The transmitter circuits of FIG. 2 lend themselves particularly to calibration when constructed as an integrated circuit. Thus, when resistors are deposited, the transducer may be calibrated to produce a true reading at two points on its scale. This may be accomplished by screening the temperature sensitive resistance R2 in two portions, a major portion R2 ' which will be pressure sensitive and a minor portion R2 ". The output at a selected point can be set by trimming the resistor on a 1. Obviously, other forms of calibrating by presetting the resistances R1 and R2 may be accomplished within the framework of the present invention.
The capacitive coupling of the transmitter and receiver electrodes may be accomplished by any conventional techniques. For example, the transmitter and receiver may each include a conductive plate or wire positioned in proximity to the outer surface of each unit. The coupling is thus achieved by bringing the respective electrode of a receiver into proximity with the electrode of a transmitter.
By way of illustration and with the intent to be exemplary and not in any way limiting, the circuit elements disclosed herein may employ the following parameters.
FIG. 2A - C.sub.1... 75pf C.sub.2... 75pf R.sub.1... 150K R.sub.2... 150K R.sub.3... 27K R.sub.4... 27K Q.sub.1... 2N3640 Q.sub.2... 2N3640 V.sub.1... 1.5VFIG. 2B - V.sub.1... 1.5V R.sub.1... 150K R.sub.2... 150K R.sub.3... 27K R.sub.4... 27K C.sub.1... 75pf C.sub.2... 75pf C.sub.3... 75pf C.sub.4... 75pf Q.sub.1... 2N3640 Q.sub.2... 2N3640 D.sub.1... TI-51FIG. 2C - R.sub.1... 150K R.sub.2... 150K R.sub.3... 39Ω R.sub.4... 39Ω R.sub.5... 220K R.sub.6... 220K C.sub.1... 75pf C.sub.2... 75pf C.sub.3... 25pf C.sub.4... 25pf Q.sub.1... 2N3640 Q.sub.2... 2N3640 Q.sub.3... 2N3646 Q.sub.4... 2N3646FIG. 4A - R.sub.7... 1M R.sub.8... 1M R.sub.9... 1K P.sub.1... 50KFIG. 4D - R.sub.7... 1M R.sub.8... 1M R.sub.9... 1M R.sub.10.. 100K R.sub.11.. 100K R.sub.12.. 20K P.sub. 2... 50KFIG. 6 - R.sub.13.. 500K R.sub.14.. 100K R.sub.15.. 100K P.sub.3... 20K C.sub.5... 1μf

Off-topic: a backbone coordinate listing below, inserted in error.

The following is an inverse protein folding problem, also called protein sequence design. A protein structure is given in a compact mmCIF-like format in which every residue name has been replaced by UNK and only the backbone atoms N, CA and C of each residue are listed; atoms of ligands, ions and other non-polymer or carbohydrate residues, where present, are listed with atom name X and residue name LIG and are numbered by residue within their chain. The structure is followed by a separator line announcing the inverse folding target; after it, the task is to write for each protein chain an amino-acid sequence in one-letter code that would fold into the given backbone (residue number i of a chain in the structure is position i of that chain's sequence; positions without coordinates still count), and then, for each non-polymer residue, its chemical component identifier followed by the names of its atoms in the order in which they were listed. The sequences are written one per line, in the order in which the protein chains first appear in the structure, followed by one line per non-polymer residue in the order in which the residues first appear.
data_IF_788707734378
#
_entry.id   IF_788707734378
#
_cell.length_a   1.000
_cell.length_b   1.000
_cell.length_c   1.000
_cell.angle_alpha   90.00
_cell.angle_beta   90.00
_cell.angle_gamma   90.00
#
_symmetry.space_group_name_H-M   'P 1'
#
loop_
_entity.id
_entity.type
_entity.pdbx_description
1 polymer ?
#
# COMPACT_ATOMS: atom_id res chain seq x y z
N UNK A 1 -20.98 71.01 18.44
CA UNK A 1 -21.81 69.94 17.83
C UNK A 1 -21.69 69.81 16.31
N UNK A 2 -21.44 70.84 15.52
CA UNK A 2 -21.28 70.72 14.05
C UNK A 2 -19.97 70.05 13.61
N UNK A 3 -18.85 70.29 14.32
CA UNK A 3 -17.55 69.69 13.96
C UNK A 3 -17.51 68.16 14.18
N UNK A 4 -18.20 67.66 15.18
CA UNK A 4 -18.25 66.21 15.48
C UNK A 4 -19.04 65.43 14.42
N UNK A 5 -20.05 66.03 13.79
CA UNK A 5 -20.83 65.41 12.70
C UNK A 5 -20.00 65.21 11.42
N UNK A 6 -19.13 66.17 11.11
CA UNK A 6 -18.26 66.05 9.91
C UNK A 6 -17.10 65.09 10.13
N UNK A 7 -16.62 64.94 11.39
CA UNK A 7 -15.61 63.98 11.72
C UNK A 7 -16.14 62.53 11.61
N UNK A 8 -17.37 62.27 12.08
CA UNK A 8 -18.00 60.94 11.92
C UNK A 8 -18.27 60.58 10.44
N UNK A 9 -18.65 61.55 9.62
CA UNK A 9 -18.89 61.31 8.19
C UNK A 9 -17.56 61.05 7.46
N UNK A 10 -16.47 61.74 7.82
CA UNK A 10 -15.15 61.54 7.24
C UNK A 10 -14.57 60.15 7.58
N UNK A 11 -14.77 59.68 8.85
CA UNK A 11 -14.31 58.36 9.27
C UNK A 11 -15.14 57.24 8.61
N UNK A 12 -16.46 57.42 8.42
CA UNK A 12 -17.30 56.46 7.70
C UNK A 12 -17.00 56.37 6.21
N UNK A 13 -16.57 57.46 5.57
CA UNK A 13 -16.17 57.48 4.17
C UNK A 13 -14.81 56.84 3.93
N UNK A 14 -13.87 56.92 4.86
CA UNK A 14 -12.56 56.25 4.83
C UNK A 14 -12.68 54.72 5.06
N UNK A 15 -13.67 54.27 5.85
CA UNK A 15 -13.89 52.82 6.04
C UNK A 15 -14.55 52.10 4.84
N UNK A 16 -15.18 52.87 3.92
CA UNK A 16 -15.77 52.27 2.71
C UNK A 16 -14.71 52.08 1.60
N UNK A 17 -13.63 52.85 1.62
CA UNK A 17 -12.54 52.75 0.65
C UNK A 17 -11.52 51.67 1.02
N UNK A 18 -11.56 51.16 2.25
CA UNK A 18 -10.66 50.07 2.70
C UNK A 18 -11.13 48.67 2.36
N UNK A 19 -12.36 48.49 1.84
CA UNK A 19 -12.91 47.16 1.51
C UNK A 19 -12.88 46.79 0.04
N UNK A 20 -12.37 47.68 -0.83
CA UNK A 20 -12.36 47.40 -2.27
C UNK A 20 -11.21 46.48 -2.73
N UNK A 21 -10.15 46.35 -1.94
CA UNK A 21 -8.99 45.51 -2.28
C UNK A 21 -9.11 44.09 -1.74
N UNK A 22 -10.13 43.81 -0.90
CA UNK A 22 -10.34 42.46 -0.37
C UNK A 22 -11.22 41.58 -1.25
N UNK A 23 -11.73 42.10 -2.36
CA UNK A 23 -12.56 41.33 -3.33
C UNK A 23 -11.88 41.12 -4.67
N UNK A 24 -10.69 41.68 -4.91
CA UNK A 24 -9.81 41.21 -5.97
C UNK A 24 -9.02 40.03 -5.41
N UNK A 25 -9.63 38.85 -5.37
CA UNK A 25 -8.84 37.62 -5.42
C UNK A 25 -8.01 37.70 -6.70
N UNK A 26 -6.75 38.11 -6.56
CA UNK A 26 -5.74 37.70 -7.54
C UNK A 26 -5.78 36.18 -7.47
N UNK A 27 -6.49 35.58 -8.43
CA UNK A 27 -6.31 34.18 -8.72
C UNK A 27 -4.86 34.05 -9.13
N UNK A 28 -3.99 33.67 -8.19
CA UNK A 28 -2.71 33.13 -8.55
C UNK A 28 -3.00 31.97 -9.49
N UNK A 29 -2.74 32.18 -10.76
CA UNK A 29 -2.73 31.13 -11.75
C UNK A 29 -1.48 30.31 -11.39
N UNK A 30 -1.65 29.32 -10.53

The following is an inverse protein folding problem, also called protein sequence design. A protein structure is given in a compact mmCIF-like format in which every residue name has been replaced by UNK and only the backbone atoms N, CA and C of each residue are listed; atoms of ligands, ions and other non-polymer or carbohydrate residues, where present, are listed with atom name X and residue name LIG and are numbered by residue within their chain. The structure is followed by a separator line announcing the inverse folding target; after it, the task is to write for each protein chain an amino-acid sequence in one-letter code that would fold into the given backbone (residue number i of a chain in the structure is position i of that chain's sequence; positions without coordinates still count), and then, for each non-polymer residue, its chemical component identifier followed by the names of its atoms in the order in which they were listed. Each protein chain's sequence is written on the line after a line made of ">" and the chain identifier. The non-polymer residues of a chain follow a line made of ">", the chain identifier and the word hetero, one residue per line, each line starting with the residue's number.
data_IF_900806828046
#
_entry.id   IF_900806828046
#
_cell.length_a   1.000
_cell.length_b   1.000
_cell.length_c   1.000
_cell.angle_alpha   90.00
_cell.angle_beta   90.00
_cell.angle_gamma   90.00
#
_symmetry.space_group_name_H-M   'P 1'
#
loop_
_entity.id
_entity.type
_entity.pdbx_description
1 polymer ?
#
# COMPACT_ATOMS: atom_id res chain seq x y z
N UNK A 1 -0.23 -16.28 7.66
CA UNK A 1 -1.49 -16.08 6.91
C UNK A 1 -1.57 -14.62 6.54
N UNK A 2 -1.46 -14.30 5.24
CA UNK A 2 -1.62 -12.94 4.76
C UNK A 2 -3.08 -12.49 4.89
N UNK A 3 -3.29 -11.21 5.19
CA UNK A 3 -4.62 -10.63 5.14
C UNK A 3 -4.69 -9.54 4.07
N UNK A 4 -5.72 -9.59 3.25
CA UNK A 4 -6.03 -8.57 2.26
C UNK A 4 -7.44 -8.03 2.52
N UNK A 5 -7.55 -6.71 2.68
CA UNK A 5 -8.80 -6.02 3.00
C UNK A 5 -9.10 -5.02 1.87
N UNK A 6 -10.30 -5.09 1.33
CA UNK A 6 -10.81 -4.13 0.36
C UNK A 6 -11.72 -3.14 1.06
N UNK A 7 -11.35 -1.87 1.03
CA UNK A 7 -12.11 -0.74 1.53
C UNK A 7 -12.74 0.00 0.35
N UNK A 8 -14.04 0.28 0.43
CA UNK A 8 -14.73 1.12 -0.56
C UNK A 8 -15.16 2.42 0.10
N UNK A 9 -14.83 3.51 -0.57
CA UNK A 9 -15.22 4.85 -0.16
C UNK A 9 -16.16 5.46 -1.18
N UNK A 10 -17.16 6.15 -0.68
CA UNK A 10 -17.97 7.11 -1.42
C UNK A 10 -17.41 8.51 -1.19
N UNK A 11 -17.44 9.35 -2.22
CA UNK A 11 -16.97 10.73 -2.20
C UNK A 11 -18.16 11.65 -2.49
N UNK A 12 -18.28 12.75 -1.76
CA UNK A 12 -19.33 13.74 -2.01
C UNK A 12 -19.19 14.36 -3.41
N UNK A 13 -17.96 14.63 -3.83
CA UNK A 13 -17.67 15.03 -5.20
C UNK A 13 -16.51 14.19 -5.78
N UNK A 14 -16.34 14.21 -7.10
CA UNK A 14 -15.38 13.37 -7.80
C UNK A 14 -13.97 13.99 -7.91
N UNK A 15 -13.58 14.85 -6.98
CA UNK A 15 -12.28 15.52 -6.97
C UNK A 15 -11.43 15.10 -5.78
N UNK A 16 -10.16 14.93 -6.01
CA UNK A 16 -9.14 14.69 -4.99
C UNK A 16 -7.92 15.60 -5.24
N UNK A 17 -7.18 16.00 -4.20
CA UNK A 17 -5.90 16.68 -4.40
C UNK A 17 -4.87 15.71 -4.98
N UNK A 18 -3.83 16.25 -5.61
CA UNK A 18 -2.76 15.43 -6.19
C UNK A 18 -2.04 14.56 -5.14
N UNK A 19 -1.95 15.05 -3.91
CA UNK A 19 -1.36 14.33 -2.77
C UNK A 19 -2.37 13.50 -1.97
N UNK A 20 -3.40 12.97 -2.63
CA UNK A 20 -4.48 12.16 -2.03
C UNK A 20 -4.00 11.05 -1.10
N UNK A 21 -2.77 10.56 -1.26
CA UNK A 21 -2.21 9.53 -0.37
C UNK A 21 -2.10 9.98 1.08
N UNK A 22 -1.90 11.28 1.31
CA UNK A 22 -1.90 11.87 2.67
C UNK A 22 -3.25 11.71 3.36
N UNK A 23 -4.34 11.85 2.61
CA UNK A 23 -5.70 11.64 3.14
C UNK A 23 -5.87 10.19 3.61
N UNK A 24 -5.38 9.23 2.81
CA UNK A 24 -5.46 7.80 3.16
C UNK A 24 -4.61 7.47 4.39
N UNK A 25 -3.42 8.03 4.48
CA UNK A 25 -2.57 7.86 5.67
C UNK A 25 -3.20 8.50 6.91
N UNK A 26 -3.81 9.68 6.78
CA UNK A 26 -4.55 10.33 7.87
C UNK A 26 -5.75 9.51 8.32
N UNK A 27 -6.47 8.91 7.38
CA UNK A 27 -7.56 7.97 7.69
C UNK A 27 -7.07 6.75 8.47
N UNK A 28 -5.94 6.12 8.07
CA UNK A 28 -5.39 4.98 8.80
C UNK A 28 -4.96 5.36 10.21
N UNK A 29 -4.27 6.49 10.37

The amplifiers may be conventional differential amplifiers. Thus, A1 A1, may be μ741 , and A2 A2, may be μ710, manufactured by the Fairchild Instrument Corporation.
It is emphasized that the transducing parameters to be transmitted and detected may include a variety of physical conditions, including temperature, strain, and other detectable quantities for which the present invention may find utility. Since certain other changes may be made in the foregoing disclosure without departing from the scope of the invention as herein involved, it is intended that all matter contained in the foregoing description and depicted in the accompanyiing drawings be construed in an illustrative and not a limiting sense.
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|U.S. Classification||340/870.11, 340/870.24, 340/870.28, 374/E01.004|
|International Classification||G08C19/22, G01K1/02, G08C15/00, A61B5/00, H04J1/00|
|Cooperative Classification||G01K1/024, G08C19/22, A61B5/0008|
|European Classification||A61B5/00B3D, G01K1/02C, G08C19/22|
|Jul 12, 1985||AS||Assignment|
Owner name: FIRST INTERSTATE COMMERCIAL CORPORATION 1515 S.W.
Free format text: ASSIGNMENT OF ASSIGNORS INTEREST.;ASSIGNOR:SUMITCON, INC.;REEL/FRAME:004432/0247
Effective date: 19850128